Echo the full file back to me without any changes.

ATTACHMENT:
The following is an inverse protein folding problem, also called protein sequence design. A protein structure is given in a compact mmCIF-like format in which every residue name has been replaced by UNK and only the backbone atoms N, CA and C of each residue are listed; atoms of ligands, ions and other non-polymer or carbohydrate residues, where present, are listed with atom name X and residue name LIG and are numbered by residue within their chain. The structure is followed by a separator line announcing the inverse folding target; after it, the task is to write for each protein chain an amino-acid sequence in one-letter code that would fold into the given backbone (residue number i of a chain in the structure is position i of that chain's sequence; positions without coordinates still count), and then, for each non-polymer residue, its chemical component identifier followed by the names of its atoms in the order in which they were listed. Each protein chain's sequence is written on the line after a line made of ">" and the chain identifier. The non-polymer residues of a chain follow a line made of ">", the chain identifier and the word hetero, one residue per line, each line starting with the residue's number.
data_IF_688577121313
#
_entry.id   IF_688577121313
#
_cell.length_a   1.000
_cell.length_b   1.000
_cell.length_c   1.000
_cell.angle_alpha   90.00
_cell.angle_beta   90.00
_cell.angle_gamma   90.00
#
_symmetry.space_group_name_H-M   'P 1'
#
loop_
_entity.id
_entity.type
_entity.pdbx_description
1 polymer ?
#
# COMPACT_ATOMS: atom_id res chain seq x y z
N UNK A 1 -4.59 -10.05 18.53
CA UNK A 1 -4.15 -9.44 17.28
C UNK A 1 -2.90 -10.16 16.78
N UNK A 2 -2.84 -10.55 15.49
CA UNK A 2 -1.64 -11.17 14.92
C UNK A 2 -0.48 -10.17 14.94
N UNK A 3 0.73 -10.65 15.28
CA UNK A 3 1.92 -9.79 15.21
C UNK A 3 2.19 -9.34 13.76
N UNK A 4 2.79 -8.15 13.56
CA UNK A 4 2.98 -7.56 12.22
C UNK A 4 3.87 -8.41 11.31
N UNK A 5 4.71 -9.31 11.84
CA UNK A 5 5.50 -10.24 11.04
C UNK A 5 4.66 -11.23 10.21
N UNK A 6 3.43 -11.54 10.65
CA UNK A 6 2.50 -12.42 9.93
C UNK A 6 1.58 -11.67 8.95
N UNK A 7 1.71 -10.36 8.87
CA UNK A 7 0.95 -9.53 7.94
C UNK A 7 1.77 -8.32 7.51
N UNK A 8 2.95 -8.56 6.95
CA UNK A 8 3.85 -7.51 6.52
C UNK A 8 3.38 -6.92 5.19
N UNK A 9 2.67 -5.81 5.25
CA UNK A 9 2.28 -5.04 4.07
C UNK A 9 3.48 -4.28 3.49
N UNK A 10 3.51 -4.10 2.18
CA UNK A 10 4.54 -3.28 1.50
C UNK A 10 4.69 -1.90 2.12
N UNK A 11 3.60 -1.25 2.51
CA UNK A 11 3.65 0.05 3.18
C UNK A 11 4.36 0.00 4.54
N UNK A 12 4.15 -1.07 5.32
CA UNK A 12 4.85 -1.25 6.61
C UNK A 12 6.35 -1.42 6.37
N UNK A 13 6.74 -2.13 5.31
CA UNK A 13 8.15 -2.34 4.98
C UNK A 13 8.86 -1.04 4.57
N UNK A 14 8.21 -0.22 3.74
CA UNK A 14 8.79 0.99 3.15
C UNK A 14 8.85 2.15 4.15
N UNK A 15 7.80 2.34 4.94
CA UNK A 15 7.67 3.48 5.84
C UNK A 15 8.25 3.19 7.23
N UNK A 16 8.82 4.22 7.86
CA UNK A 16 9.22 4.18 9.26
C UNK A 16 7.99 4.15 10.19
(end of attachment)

The following is an inverse protein folding problem, also called protein sequence design. A protein structure is given in a compact mmCIF-like format in which every residue name has been replaced by UNK and only the backbone atoms N, CA and C of each residue are listed; atoms of ligands, ions and other non-polymer or carbohydrate residues, where present, are listed with atom name X and residue name LIG and are numbered by residue within their chain. The structure is followed by a separator line announcing the inverse folding target; after it, the task is to write for each protein chain an amino-acid sequence in one-letter code that would fold into the given backbone (residue number i of a chain in the structure is position i of that chain's sequence; positions without coordinates still count), and then, for each non-polymer residue, its chemical component identifier followed by the names of its atoms in the order in which they were listed. Each protein chain's sequence is written on the line after a line made of ">" and the chain identifier. The non-polymer residues of a chain follow a line made of ">", the chain identifier and the word hetero, one residue per line, each line starting with the residue's number.
data_IF_688577121313
#
_entry.id   IF_688577121313
#
_cell.length_a   1.000
_cell.length_b   1.000
_cell.length_c   1.000
_cell.angle_alpha   90.00
_cell.angle_beta   90.00
_cell.angle_gamma   90.00
#
_symmetry.space_group_name_H-M   'P 1'
#
loop_
_entity.id
_entity.type
_entity.pdbx_description
1 polymer ?
#
# COMPACT_ATOMS: atom_id res chain seq x y z
N UNK A 1 -4.59 -10.05 18.53
CA UNK A 1 -4.15 -9.44 17.28
C UNK A 1 -2.90 -10.16 16.78
N UNK A 2 -2.84 -10.55 15.49
CA UNK A 2 -1.64 -11.17 14.92
C UNK A 2 -0.48 -10.17 14.94
N UNK A 3 0.73 -10.65 15.28
CA UNK A 3 1.92 -9.79 15.21
C UNK A 3 2.19 -9.34 13.76
N UNK A 4 2.79 -8.15 13.56
CA UNK A 4 2.98 -7.56 12.22
C UNK A 4 3.87 -8.41 11.31
N UNK A 5 4.71 -9.31 11.84
CA UNK A 5 5.50 -10.24 11.04
C UNK A 5 4.66 -11.23 10.21
N UNK A 6 3.43 -11.54 10.65
CA UNK A 6 2.50 -12.42 9.93
C UNK A 6 1.58 -11.67 8.95
N UNK A 7 1.71 -10.36 8.87
CA UNK A 7 0.95 -9.53 7.94
C UNK A 7 1.77 -8.32 7.51
N UNK A 8 2.95 -8.56 6.95
CA UNK A 8 3.85 -7.51 6.52
C UNK A 8 3.38 -6.92 5.19
N UNK A 9 2.67 -5.81 5.25
CA UNK A 9 2.28 -5.04 4.07
C UNK A 9 3.48 -4.28 3.49
N UNK A 10 3.51 -4.10 2.18
CA UNK A 10 4.54 -3.28 1.50
C UNK A 10 4.69 -1.90 2.12
N UNK A 11 3.60 -1.25 2.51
CA UNK A 11 3.65 0.05 3.18
C UNK A 11 4.36 0.00 4.54
N UNK A 12 4.15 -1.07 5.32
CA UNK A 12 4.85 -1.25 6.61
C UNK A 12 6.35 -1.42 6.37
N UNK A 13 6.74 -2.13 5.31
CA UNK A 13 8.15 -2.34 4.98
C UNK A 13 8.86 -1.04 4.57
N UNK A 14 8.21 -0.22 3.74
CA UNK A 14 8.79 0.99 3.15
C UNK A 14 8.85 2.15 4.15
N UNK A 15 7.80 2.34 4.94
CA UNK A 15 7.67 3.48 5.84
C UNK A 15 8.25 3.19 7.23
N UNK A 16 8.82 4.22 7.86
CA UNK A 16 9.22 4.18 9.26
C UNK A 16 7.99 4.15 10.19